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SURE he does not mean his congenerate in that Sense ex grano fit acervus, because that would bring up his Account of Means of Grace to be Mechanical, which he justly abhors in Religion: Besides in material Ends and Means, it is known to Dealers in Physick, that Antigenerate Means are sometimes more serviceable for producing the desired End, as in the Maladies proceeding from the Extremes of Alcalies and Acids: These, I apprehend, are not congenerate Means yet he is pleased to affirm in his positive Manner, as above cited, that the Means in Religion “ have as clear and necessary a Relation to the “ End, as any natural Means have to their pross
per natural End.". But if all natural Means are not congenerate to their End, why must all religious Ones be fo to their End? To pass by little Slips, I must proceed to believe that if he intended by congenerate Means, similar to the End, such as Acts are to Habirs, there can neia ther be Truth' in the Suppofition, nor Propriety in the Expression. Because Attention which he makes to be the Means,“ or the great Source 36 and Fountain, first Spring and Origin of all « moral Virtue and Religion and true Happi"ness," is not a religious Act of the Mind as fuch, but its Disposition or Capacity receptive of those Occasions, Opportunities, or Means in Life, which are by its Care and Application convertible to those Acts of moral Rightequsness, which inure into Habit, Temper, and Character ; if the Mind bestows its Attention altogether, or unfeasonably, or more than is right upon secular Things, it accordingly and proportionably confracts an Habit, or Character that way: But either way there must be Objects for the Atten
tion to fix upon, as the Means of performing those Acts which Repetition consummates into Habits, whether in Religion, or in other Affairs. To put therefore the best Construction that can be put upon our acute Authors meaning in the Term congenerate as coupled with Means, Icone clude that it is equivalent to congruous, fit, proper, apt to produce the End they are defigned to effect.
• Inow proceed to prove against him that the three Positives of Christianity are all and singular ly invested with those Characteristicks, poffefs'd of these good Qualites, and endear'a, if due Attention is given to their Reafon and moral Fitness, to the Interest of Mankind, and the conftant Usage of Christians,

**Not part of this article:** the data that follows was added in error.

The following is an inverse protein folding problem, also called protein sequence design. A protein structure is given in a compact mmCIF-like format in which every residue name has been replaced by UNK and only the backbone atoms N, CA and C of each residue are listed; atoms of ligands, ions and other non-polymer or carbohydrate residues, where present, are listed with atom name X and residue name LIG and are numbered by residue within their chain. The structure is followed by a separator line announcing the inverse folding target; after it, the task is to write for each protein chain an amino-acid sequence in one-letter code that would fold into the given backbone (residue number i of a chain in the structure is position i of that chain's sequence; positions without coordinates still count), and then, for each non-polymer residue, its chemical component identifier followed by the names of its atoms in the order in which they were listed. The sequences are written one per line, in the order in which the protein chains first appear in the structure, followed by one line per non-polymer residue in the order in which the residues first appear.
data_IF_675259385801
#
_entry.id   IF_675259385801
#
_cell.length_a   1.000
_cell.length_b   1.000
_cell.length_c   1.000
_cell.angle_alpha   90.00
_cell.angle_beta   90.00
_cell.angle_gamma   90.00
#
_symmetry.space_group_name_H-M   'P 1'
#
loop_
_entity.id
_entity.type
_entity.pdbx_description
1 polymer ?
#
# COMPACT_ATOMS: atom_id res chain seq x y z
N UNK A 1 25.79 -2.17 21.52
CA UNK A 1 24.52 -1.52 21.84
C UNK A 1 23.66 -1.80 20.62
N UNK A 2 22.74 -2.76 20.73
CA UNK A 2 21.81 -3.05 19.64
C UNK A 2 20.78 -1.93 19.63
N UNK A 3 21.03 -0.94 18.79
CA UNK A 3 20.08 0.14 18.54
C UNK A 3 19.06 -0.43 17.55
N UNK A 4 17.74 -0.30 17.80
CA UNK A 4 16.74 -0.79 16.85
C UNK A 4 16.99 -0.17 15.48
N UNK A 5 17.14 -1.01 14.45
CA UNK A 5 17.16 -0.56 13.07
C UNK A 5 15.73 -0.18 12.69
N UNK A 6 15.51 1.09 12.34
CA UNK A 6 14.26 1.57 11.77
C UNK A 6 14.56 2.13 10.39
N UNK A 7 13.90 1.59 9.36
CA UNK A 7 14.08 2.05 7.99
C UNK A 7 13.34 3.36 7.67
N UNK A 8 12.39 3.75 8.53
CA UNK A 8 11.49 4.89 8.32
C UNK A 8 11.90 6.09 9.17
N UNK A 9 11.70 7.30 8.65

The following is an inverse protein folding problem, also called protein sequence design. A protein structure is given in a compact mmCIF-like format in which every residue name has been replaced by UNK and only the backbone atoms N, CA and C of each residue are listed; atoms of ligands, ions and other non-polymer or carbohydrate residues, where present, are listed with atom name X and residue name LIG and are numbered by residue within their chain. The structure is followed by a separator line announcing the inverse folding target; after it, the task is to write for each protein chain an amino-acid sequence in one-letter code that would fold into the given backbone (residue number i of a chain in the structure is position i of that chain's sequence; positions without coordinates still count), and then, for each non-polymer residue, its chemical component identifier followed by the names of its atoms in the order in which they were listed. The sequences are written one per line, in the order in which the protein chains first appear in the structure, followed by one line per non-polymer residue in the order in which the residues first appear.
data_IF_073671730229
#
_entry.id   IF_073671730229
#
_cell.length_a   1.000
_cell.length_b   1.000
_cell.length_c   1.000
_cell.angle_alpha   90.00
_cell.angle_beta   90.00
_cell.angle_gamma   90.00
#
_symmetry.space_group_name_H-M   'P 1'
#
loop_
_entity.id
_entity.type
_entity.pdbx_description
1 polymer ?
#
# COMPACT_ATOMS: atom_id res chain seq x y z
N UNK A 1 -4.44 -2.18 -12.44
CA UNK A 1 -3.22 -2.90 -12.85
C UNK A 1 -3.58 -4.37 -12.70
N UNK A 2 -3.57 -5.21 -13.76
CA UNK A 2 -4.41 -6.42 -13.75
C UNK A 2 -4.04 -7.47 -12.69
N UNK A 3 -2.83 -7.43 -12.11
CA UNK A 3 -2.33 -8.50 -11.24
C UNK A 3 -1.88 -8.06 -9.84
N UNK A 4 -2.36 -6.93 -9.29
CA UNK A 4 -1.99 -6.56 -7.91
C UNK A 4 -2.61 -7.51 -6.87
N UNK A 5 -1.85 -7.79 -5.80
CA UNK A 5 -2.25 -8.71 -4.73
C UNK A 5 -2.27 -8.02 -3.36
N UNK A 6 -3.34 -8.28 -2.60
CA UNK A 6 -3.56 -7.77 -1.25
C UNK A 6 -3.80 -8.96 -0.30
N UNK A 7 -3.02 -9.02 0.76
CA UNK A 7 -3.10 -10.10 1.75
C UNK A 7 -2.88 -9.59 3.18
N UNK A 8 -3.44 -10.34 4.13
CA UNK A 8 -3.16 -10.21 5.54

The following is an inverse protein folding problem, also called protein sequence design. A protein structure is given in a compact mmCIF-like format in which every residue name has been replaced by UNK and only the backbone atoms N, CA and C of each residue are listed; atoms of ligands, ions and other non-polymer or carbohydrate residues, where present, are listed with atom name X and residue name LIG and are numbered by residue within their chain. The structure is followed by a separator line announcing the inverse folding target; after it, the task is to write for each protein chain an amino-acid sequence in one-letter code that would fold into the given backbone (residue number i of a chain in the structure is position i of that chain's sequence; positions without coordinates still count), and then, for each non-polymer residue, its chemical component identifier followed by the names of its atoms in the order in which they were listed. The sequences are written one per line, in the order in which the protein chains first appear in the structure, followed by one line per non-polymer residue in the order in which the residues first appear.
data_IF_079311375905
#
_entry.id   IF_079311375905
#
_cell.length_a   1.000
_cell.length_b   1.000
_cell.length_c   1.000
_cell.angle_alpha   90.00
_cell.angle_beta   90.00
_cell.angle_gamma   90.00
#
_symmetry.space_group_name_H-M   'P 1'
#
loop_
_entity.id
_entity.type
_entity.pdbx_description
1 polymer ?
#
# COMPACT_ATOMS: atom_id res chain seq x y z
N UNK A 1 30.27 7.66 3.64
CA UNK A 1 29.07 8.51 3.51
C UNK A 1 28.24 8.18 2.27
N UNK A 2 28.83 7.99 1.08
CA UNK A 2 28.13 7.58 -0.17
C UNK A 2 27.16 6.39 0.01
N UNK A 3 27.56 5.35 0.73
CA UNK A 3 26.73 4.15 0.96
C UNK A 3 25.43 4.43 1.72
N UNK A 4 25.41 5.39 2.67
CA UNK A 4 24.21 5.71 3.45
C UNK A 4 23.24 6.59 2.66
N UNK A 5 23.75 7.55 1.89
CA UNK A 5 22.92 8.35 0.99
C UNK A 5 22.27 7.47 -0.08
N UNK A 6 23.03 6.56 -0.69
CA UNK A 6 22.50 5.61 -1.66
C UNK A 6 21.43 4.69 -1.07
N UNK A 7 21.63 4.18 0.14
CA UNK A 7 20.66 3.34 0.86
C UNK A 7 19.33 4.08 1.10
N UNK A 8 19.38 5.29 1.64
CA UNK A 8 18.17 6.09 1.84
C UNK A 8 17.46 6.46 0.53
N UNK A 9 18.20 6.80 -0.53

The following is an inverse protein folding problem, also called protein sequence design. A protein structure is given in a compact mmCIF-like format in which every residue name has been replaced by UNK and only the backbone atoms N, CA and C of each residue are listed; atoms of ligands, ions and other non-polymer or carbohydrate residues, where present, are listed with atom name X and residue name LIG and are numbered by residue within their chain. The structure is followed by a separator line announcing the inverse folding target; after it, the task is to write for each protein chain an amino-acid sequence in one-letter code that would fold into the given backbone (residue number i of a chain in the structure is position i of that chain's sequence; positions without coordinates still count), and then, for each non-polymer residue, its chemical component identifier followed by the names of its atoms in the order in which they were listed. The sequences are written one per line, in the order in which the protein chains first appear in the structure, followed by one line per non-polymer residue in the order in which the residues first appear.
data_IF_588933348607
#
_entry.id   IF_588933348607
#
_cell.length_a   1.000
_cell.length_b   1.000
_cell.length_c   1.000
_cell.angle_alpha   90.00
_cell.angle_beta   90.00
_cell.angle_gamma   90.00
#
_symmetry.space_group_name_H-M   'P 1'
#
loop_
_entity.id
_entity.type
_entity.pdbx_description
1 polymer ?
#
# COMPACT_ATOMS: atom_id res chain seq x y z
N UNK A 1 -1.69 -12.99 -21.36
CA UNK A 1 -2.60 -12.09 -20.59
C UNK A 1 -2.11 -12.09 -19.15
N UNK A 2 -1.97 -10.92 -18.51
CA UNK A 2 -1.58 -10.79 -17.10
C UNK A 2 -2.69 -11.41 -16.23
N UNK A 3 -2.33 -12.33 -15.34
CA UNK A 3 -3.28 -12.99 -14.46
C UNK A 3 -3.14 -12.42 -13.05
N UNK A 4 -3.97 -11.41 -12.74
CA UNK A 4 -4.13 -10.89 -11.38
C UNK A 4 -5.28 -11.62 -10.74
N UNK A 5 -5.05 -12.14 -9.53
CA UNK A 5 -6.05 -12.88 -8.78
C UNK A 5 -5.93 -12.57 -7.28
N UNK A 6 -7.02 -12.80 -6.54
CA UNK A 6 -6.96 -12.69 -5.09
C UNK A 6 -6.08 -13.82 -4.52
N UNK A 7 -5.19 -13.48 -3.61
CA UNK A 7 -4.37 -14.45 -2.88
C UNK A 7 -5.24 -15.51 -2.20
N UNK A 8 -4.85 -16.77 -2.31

" That Self
1. As to the Worship of God thro' the Mediator Jesus Christ, He says, as above, “ that all Re
ligion lies in the right Knowledge of God, co and Ourselves,” and elsewhere, “ acquaintance is the first neceffary to Divine Sci“ence or moral Philosophy.” Now as the Revelation of the New Testament is founded in the truest Knowledge of God and Man, is there any Thing under the Copes of Heaven so well adapted, or fo fully provided, as its great Discovery of Christ Jesus, the Sent of God, the Son of God, and of Man, the adequate complete Mediator between both, full of Grace and Truth, for displaying and confirming the Knowledge of God, the Holiness and Righteousness of his unspotted Nature ; and for opening the Caule and discovering the Source of the conscious guiltiness and frailty of degenerated human Nature, what was its Lapse and Fall, and what is its Cure and Remedy ; one
Knowledge calleth to the other Knowledge, but there is none fufficient to answer, or to offer.at a Compromise, or any competent to make a perfect Reconciliation, but the sole all-perfect Mediator of our Profession. Our Author is so envious and spitefully bent against this glorious Hope of the Christian Calling, that he would defeat it wholly by misrepresenting it, affirming, That Christians" don't worship the Father at all, “ while all their real Veneration, Love, and " Obedience are paid to the Son*," But I have before so copiously treated of the admirable Be-nefits, &c. of this Mediator, that I shall be in danger of Repetition in proceeding further. I would only be permitted to observe, in brief, in opposition to his truthless Affertion, that this . positive, commanded, instituted Part of Christianity, is a singular good, congenerate Means, i... moft excellently fuited and adapted to the moral Powers of Man for production of moral Righteousness in Plenty, not only from solemn occasional Application, but in the daily Usage of our Lives, in the Address of our Christian Devotions.